5 steps for a self-reliant Industrial sector

Amid debates on the needs, challenges and opportunities of Indian economy decoupling with that of China’s, the first thing India needs is to create a free and competitive market and a globally competitive industrial sector. 

To achieve this, India needs to get rid of entirely pointless regulations that hamper enterprise, must build a single national market and need a stable banking system and fine infrastructure.

5 steps for a self-reliant Industrial sector

How to build a globally competitive Indian industrial sector?

  • Data on the present scenario:

      1. Indian industrial production is significantly dependent on Chinese imports, from machinery to product components, but there is less information on the exact dependence. 
      2. Policymakers, businessmen and entrepreneurs need this information, which can be crowd-sourced in a specified format by a government portal. 
      3. Dissemination of these informations: The material collected – product-wise details of cheap Chinese imports, their price comparison with domestic alternatives and tax disadvantages should be widely disseminated as a stock-taking step towards building a manufacturing competitor to China.
  • Creating an international trade city: 

      1. India needs to create something like China’s Yiwu International Trade City, the world’s largest small commodities market. 
        1. Tens of thousands of buyers place bulk orders for an endless number of made-in-China products, from apparel and rugs to toys and staplers. 
      2. India must set up such a market or two: Preferably in underdeveloped areas (till the 1980s, Yiwu was a poor rural county) and invite, along with Indian firms, companies from Vietnam, Taiwan, South Korea, Japan to exhibit their wares there.
      3. India could stipulate that the foreign companies that take part must start manufacturing in India within a few years. This will greatly accelerate India’s manufacturing ability.
  • Creative markets

      1. China also has massive markets that sell almost anything one needs to build a factory – motors, switches, belt drives, and machines of all types.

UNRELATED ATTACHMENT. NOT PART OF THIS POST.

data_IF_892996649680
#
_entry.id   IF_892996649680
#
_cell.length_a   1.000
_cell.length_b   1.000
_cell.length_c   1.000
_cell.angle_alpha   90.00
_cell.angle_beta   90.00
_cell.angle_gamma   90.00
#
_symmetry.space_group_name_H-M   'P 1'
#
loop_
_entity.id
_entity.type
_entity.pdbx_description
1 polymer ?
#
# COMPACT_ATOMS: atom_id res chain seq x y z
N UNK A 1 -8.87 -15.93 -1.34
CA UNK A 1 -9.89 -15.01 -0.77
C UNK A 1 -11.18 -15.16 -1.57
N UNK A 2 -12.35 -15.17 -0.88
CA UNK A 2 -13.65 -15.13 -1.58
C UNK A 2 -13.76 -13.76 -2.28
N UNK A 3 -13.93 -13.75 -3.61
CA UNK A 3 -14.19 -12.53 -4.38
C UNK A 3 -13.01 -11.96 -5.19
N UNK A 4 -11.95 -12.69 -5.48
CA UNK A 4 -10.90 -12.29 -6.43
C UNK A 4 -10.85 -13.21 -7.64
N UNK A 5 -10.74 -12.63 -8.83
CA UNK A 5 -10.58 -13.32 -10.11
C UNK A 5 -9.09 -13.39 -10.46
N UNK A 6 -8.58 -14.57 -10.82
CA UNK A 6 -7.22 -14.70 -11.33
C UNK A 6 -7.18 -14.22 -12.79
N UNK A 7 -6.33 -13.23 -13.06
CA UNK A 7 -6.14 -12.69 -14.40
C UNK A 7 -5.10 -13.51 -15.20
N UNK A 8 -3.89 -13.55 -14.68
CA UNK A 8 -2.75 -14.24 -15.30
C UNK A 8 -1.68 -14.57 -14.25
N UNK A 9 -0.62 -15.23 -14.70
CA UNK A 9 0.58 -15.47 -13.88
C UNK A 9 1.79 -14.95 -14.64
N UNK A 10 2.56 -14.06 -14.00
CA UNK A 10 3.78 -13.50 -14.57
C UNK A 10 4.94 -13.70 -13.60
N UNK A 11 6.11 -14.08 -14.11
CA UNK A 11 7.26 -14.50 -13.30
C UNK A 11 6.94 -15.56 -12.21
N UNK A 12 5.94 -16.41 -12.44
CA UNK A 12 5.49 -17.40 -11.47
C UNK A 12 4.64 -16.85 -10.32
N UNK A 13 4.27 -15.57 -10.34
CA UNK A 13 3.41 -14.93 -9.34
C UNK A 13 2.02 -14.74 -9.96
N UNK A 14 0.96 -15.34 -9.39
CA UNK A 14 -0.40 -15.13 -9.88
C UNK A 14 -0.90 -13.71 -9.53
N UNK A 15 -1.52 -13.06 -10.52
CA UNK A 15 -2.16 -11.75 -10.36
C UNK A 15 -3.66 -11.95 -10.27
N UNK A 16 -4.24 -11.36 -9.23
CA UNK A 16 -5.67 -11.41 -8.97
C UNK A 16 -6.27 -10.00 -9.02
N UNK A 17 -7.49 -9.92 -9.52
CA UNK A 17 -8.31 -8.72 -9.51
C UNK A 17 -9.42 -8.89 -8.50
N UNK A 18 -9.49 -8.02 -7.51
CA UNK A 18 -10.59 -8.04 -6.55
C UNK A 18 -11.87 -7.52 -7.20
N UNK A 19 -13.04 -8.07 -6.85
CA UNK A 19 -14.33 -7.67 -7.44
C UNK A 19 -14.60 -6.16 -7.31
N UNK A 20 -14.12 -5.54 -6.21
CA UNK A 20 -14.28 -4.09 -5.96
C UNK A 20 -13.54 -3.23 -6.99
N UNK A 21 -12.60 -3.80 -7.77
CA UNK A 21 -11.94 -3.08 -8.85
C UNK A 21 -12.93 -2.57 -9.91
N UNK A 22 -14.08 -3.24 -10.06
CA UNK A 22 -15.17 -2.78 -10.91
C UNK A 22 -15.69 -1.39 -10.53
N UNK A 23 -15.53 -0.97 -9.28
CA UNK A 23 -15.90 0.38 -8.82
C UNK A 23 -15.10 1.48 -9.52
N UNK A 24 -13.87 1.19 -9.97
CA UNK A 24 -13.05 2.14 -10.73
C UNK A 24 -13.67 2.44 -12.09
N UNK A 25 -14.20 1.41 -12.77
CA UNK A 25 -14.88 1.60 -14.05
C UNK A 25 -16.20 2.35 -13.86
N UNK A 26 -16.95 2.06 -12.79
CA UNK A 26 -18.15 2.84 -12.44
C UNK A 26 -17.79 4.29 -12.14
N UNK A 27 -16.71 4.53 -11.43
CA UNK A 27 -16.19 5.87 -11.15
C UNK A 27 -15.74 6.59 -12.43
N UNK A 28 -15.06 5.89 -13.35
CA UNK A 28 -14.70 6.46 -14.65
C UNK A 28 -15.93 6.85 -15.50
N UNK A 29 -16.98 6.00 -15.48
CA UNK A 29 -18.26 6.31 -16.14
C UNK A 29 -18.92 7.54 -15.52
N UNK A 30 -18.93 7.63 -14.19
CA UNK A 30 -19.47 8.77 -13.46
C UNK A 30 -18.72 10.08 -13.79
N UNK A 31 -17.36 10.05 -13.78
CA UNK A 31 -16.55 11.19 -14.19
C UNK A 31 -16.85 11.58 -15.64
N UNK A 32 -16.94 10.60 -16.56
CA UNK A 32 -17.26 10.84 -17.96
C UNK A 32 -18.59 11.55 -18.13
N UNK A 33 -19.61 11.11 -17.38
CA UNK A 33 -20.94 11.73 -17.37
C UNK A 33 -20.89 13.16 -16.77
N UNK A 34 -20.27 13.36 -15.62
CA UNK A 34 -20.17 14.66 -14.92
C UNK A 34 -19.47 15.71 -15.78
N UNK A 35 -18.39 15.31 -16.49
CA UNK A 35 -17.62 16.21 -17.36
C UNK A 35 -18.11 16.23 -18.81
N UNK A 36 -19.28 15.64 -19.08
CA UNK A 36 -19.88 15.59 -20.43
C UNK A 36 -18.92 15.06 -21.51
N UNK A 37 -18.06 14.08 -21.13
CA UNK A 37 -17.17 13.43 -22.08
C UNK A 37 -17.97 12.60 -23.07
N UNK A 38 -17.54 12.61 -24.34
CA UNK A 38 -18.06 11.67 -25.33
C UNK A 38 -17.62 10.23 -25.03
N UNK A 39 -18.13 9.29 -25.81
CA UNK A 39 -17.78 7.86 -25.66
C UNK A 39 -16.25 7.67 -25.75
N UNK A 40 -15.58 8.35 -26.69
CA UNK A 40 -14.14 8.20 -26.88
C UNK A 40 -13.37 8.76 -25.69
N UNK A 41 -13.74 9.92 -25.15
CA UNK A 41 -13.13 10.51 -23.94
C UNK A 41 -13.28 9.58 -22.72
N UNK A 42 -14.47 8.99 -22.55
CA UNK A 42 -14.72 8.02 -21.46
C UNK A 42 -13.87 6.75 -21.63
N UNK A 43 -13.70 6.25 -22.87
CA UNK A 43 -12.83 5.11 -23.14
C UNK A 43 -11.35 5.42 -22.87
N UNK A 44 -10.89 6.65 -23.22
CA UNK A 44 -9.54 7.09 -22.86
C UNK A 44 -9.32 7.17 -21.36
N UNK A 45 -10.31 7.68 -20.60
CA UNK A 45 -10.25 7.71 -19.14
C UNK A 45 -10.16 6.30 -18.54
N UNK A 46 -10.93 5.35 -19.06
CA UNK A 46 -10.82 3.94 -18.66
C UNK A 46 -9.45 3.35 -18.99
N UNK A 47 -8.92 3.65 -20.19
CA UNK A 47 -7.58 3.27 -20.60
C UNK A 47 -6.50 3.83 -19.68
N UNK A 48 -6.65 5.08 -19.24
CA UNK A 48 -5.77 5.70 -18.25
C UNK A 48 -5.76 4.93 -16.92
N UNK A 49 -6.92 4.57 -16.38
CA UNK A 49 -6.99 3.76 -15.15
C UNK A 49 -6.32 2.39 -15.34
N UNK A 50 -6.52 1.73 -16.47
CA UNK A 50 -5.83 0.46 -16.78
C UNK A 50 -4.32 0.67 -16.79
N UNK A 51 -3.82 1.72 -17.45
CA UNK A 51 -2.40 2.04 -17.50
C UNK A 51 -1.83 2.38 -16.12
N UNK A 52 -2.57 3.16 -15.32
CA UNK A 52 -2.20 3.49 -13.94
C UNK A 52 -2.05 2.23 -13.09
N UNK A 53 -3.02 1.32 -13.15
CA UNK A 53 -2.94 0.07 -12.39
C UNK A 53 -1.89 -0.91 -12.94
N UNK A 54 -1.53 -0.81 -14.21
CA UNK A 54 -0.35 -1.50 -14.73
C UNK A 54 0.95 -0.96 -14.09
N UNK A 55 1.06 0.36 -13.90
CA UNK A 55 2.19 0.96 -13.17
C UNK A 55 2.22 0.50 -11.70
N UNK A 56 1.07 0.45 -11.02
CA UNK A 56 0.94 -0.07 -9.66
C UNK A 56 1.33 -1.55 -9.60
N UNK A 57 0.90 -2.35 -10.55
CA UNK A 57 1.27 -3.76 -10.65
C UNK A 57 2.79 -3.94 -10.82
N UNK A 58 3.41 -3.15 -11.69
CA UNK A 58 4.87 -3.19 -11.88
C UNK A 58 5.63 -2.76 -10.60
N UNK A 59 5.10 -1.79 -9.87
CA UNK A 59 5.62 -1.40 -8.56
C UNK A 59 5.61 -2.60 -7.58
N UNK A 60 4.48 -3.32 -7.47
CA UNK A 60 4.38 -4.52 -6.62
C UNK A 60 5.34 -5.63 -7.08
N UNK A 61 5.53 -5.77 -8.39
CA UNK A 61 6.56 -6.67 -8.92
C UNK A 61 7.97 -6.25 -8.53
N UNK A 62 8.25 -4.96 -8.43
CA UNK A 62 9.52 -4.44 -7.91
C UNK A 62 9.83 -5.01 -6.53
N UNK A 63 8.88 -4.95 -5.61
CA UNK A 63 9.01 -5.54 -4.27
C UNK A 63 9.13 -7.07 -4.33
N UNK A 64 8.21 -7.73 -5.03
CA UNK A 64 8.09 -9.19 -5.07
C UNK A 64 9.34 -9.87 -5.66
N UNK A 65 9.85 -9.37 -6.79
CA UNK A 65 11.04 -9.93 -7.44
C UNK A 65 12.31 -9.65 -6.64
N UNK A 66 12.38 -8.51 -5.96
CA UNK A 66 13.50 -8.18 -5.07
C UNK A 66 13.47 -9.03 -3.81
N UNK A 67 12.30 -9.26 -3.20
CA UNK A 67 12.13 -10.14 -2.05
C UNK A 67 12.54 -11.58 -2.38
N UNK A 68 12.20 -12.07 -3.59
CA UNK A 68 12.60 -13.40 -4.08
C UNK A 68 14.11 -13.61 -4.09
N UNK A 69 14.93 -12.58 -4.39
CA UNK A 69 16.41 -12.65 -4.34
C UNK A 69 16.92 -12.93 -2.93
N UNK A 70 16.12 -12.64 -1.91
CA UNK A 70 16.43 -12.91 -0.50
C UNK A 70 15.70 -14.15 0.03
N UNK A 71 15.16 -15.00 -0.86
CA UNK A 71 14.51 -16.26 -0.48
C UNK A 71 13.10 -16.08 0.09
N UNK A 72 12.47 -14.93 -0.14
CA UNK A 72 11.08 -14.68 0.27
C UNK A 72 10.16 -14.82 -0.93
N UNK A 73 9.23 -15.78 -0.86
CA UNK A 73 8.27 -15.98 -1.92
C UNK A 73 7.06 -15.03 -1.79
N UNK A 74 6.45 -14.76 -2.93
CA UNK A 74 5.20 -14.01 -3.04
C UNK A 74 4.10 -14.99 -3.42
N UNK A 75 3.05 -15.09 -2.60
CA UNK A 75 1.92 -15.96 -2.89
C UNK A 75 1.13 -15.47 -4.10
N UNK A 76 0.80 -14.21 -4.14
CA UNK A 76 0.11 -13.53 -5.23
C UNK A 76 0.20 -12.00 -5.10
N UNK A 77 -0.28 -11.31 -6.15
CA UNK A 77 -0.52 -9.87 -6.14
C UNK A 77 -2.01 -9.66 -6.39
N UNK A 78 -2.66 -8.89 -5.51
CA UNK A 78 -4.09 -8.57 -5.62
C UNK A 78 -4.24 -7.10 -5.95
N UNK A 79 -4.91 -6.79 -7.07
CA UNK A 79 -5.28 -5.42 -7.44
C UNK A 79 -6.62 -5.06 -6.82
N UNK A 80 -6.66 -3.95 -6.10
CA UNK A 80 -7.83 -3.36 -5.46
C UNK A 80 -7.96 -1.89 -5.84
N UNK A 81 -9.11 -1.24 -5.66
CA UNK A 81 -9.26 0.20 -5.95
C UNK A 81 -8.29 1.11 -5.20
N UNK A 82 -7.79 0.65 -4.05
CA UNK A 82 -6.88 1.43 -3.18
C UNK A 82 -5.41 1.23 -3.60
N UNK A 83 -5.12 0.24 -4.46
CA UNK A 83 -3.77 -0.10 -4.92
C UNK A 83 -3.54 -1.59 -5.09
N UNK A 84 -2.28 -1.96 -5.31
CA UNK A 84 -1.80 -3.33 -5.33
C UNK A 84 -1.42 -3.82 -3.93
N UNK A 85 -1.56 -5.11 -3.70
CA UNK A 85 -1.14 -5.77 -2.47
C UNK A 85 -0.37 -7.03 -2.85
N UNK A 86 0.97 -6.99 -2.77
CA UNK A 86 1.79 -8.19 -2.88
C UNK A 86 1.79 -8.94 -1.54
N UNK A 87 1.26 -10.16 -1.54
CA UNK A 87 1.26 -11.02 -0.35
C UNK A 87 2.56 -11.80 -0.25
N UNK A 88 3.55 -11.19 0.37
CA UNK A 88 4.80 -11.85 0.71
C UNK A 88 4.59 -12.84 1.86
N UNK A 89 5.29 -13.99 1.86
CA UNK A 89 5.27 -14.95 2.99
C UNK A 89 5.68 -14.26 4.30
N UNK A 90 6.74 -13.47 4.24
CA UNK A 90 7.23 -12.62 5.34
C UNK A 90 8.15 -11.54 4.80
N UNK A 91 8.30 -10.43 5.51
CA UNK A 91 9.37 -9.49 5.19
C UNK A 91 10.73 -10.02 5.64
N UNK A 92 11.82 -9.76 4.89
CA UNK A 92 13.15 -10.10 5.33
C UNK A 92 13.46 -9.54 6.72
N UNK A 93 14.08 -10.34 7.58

2. India can do the same, and follow the same model as suggested above for Yiwu. 
      3. But we currently don’t have too many companies that make machines, at least at scale. 
  • Convergence between IITs and ITIs to build machines:

      1. India has Industrial Training Institutes (ITI), Indian Institutes of Technology (IITs) and National Institutes of Technology (NITs).
      2. The students of these premier institutions are brilliant at theory and novel ideas, but few can build a physical machine. ITI students have hands-on skill sets. 
      3. As part of their programme, IIT and NIT students can be required to team up with their ITI peers to build new machines. This can be extended to other engineering colleges. 
      4. India needs the ability to create innovative machines, not just buy from China, Germany, South Korea or Japan, and use them to produce things. 
      5. Begin by reverse engineering and improving on the imported machines.
  • Increase the number of Computer Science and Engineering seats:

    1. At IITs, NITs, Indian Institutes of Information Technology (IIITs) and leading private colleges. 
    2. Though India is producing hordes of CSE graduates every year from hundreds of colleges, most of them cannot even write code. 
    3. It is essential for the Indian infotech industry to jump to the next level, and for that, it needs huge numbers of competent people. 
    4. Also, India needs to set up new colleges for computing and artificial intelligence (AI).
    5. Without strong computing and AI manpower pool, India is being left behind, and this needs urgent reversal. 
    6. Hence, India must at least quadruple the number of CSE seats in premier colleges and allow students of any programme to take some core computer science courses within the next two to three years.

Way ahead:

  • Implementing these ideas looks challenging, but can be overcome with the aid of technology, adequate financing and favourable policy environment that creates incentives for all stakeholders. 
  • It is time for India to come out of the comfort zone of conventional concepts like student-teacher ratio and learn from best practices of institutes abroad. 
  • A clear long-term strategy requires imagination and will like China.